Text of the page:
The Muslims were confused as to how they should deal with such problems in the absence of clear scriptural prescriptions and could only guess at the proper solution, which would eventually be endorsed as the right decision in similar situations. Of course, had there been a knowledgeable man endowed with divine wisdom amongst them at that time, he would have solved the problems in the best possible way by following the true tenets and rules of Islam.
The duty to protect the Muslims from deviation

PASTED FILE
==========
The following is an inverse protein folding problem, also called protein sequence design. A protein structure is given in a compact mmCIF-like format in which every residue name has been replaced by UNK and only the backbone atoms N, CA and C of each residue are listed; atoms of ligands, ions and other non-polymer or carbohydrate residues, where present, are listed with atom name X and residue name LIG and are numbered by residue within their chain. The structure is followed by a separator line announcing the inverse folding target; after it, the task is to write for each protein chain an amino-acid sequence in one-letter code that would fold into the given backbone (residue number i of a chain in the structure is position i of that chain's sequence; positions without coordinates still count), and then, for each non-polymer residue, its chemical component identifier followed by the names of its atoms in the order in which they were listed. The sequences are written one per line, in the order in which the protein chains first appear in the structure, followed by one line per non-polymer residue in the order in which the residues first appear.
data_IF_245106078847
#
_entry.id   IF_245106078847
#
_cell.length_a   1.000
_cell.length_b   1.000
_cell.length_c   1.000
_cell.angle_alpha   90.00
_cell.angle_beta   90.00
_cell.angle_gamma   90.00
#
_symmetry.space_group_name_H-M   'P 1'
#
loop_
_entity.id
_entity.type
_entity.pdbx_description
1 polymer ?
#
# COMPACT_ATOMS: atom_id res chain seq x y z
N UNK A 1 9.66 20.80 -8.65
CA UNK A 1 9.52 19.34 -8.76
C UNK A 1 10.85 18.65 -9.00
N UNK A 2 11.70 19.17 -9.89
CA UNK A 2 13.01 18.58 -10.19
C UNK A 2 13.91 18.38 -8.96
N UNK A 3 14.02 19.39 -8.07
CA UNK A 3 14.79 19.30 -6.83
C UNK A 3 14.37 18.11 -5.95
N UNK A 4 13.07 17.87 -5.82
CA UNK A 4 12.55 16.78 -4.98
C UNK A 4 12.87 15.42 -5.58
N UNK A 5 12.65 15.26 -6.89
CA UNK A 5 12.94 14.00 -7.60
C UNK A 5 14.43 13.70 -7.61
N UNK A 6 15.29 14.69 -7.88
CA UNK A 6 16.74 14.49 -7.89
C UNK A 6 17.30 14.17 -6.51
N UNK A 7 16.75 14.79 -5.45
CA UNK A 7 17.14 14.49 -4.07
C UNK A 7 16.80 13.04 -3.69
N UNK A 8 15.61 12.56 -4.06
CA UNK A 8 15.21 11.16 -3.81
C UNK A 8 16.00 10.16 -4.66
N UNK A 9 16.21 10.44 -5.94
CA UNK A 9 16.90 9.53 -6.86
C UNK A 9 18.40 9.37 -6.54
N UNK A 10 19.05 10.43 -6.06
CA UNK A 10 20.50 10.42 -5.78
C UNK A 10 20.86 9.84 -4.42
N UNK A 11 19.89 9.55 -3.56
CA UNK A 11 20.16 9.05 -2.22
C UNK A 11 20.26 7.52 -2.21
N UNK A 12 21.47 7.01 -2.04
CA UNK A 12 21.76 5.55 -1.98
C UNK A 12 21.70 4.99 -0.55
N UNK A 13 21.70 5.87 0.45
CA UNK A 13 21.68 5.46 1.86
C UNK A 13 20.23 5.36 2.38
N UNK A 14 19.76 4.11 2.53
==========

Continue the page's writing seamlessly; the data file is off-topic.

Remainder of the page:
One of the roles An infallible Imam plays in Muslim society is to prevent possible deviations or distortions in the religion by offering the final word on contentious issues. As there have been many disagreements over religious decrees in different situations since the Prophet’s death, a pious leader endowed with divine knowledge could have led the Muslims to a much better situation. After the Prophet’s death, some deceitful Jews and Christians took their chances to disseminate false ideas by fabricating false aḥādīth which came to be called isrāʾīliyyāt, masīḥiyyāt and majuṣiyyāt. The number of aḥādīth fabricated in this manner may have exceeded one million, which is why Bukhārī selected his own collection of out of 600,000 available aḥādīth (al-Fatḥ al-Bārī, Muqaddima, 54) and Aḥmad b. Ḥanbal compiled his out of 750,000 while he had memorized – by some counts – a million (Dhahabi, 9/17).